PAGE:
Esteemed Prof. Disbrow gives us the lowdown on the highbrow Higgs particle.
About this same time of year, back in 2012, the world of particle physics was abuzz with whispers that the folks at the Large Hadron Collider (LHC) in Cern, on the French-Swiss border in Europe, were about to announce a major discovery.
And, a few weeks later, on July 4, 2012, that’s exactly what they did.
They had, with 99.9999 percent certainty, discovered the long-theorized “Higgs” particle. (This level of certainty is known as “5 Sigma,” and it’s the level of certainty required before a team will, tentatively, announce that it has made an actual discovery.)
Still, even with that level of certainty, the team at Cern are waiting until they can run even more experiments in 2015 before they definitively label the discovery “The Higgs particle.” For the purposes of this article, however, I’m going to go out on a limb and say that, yeah, they found it.
What’s a Higgs Particle?
The Higgs is a particle that was theorized by Peter Higgs back in 1964. He (and several others, actually) came up with the idea to fill in a gap in the standard model of physics. The standard model basically details the particles and forces that make up the universe and everything in it.
Over the years, the standard model has been wildly successful, but at the time, this model had no way to explain how particles (electrons, quarks, protons, etc.) actually get their mass. The Higgs particle and Higgs Field were a way of explaining this.
How Does It “Work”?
OK, listen, everything about this is going to sound crazy. But if there’s one thing science has revealed over the years, it’s that nature is under no obligation to make sense to us. Nature is what it is, and we have to follow where the facts and experiment lead us. So, without going too deeply down the rabbit hole, here’s a brief description of what all this means.
Scientists postulate that spread everywhere throughout our universe is a “fog” that’s now known as the “Higgs Field”. This field is invisible and incredibly difficult to detect. This field is everywhere and it permeates everything in the universe. We move through it constantly, without even realizing it’s there.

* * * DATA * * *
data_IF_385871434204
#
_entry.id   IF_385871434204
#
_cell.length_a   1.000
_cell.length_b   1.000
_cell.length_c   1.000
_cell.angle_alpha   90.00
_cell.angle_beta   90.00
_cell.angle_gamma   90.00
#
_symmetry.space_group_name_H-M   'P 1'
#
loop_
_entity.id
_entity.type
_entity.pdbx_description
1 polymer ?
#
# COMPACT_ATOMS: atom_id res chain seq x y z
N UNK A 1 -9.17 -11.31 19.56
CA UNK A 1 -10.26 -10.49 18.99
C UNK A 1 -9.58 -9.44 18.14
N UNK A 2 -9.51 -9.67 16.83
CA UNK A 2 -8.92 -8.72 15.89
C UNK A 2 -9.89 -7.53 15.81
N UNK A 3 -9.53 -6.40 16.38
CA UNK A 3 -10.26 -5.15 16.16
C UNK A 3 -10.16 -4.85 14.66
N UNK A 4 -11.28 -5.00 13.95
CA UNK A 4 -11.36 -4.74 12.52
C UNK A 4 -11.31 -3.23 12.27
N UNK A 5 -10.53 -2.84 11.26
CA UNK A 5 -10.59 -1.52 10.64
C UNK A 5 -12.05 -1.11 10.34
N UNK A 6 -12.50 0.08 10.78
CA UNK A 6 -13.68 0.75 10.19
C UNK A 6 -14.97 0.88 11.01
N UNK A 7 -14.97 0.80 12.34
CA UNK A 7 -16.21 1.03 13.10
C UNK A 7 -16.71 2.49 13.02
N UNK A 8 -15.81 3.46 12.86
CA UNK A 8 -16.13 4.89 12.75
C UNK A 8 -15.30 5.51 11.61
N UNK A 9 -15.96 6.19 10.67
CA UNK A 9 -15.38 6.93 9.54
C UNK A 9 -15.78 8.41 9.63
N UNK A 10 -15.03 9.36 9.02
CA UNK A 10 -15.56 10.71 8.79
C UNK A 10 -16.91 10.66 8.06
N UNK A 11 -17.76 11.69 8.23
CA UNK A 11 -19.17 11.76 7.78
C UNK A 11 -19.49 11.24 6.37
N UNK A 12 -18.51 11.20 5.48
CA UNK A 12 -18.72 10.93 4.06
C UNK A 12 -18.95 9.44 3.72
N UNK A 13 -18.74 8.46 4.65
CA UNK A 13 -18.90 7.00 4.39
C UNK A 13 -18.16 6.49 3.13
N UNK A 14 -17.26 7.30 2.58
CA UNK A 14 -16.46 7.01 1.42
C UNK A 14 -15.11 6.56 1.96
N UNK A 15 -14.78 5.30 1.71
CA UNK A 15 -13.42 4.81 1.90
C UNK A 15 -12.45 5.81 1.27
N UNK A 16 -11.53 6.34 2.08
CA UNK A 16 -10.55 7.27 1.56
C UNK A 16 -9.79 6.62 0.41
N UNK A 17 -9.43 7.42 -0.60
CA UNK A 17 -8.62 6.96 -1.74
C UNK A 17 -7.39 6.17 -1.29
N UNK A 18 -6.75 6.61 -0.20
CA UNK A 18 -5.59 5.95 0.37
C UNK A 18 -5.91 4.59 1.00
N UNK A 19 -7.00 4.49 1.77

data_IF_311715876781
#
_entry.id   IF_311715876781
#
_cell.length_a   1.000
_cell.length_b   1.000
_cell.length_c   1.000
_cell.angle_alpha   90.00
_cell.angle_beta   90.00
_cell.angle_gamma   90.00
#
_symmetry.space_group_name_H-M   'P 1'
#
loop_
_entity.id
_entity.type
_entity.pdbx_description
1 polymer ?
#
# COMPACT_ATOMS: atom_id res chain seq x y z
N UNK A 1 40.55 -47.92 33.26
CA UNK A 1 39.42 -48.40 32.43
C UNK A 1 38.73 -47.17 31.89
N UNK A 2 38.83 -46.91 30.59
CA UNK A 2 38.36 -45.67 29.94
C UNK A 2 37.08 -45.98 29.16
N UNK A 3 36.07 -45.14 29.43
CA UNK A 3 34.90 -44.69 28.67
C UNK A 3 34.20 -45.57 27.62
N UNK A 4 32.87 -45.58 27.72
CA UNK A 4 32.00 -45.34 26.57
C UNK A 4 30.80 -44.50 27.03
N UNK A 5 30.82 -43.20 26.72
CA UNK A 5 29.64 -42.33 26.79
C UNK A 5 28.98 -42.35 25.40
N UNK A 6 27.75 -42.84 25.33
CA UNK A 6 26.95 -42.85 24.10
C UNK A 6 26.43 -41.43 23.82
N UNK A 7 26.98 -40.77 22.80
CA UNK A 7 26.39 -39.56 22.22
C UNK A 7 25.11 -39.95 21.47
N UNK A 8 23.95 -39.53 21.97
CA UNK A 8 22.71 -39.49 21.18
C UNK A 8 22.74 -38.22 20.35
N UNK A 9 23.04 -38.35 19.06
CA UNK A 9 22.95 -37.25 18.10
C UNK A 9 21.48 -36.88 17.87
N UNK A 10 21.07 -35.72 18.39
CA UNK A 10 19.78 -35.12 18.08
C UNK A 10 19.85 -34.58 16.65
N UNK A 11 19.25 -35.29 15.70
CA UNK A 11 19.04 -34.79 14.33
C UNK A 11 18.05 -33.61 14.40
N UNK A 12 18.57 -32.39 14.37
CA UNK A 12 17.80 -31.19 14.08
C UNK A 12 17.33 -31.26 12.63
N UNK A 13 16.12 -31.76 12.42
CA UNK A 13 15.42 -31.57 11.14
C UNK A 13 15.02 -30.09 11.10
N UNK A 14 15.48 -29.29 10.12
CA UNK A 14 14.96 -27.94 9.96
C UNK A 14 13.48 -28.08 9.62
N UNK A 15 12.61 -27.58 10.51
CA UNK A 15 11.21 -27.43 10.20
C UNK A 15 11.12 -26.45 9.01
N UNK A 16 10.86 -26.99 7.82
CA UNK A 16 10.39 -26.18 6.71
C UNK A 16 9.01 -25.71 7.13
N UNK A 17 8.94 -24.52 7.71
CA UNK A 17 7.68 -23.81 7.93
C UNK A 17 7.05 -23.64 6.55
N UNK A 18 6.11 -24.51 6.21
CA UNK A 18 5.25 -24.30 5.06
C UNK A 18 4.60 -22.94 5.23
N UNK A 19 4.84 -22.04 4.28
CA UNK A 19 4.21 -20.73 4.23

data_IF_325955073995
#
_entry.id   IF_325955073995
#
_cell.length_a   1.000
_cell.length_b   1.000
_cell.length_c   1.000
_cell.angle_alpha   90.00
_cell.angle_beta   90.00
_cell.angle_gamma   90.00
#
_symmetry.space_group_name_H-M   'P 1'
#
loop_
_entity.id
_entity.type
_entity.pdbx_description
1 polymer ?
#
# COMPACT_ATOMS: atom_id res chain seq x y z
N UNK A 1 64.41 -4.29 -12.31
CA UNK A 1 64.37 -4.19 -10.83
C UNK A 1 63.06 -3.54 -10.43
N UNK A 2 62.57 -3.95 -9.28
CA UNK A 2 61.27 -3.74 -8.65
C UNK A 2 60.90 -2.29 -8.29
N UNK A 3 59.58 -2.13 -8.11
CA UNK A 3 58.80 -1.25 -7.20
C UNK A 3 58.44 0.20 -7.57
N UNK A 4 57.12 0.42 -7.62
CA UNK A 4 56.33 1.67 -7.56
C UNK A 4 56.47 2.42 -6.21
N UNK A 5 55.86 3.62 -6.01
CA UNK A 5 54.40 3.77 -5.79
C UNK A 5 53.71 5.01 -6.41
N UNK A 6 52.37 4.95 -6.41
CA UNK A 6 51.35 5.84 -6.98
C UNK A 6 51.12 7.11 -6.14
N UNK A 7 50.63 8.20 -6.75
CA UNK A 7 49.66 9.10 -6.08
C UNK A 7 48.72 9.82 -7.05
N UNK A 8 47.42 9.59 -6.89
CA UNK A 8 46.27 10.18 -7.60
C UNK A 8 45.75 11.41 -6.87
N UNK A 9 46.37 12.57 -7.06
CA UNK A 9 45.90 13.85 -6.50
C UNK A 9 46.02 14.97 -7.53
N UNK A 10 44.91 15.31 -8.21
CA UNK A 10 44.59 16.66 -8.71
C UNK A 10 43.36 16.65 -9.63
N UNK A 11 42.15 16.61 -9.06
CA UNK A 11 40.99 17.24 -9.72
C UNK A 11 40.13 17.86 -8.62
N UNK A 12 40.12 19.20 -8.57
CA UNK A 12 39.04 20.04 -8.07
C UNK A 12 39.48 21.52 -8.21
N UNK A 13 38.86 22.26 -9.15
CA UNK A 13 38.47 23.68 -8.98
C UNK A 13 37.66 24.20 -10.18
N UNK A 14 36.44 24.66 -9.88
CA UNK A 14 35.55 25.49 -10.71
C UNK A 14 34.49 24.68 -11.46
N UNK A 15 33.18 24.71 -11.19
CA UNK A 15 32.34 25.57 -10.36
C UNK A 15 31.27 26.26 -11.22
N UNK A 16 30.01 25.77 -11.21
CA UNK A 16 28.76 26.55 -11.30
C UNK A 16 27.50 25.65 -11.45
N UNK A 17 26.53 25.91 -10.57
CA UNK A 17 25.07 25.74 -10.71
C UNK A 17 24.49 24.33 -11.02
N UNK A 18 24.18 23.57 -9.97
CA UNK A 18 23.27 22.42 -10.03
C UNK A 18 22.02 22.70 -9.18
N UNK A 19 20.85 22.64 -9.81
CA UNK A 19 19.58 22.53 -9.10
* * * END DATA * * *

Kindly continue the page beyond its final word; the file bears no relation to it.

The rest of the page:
Since this field is everywhere, everything is interacting with it to some degree. It’s the strength of these interactions, between the Higgs Field and the particles in it, that gives those particles their mass. The more intense the interaction, the more mass a particle has.
(And, to answer the earlier question, the Higgs Particle is a particle that pops into existence when there a particularly intense interaction with the Higgs Field. The particle got all the press, because it’s direct evidence that the field exists. But, really, the field is where the action is.)
To help visualize this, let’s scale up to a human point of reference: a political fundraiser. Let’s say you’re hosting a fundraiser for your candidate and a couple hundred people show up, packing your modest home to the walls. Those people represent the Higgs Field. They are everywhere in your house, and you can’t move without bumping into someone.
And, given that you are the person hosting this fundraiser, quite a few people there want to meet you, and shake your hand to thank you for your work. The interactions are slow, but meaningful; the equivalent of a small amount of mass for an elementary particle.
But, now, in through the front door comes the candidate herself. As she moves through the crowd, everyone wants something from her: a handshake, an autograph, a deep conversation about some policy point...the interactions come fast and furious, and the candidate no sooner steps away from one interaction when another person steps up to start a new one. The candidate is the equivalent of a particle with a large amount of mass trying to move through the Higgs Field.
Why is this important? Well, besides simply being an amazing achievement for humanity, every time we’ve made a discovery of this type, civilization has taken a huge leap forward. For example: electricity.
You see, electricity and magnetism both come from interactions with a very similar, but different, field (the “electroweak” field) that also permeates the universe. Just think how different the world was before we learned how to harness those two fundamental forces of nature!
Imagine a time, just decades from now, where we’ve learned to control the mass of things! Suddenly, things like deflecting killer asteroids and colonizing the solar system become very possible.
These things are just crazy science fiction ideas now—but who would have thought street lights, television and putting a man on the moon could have come from just understanding how electricity worked?
The future just got a lot more exciting.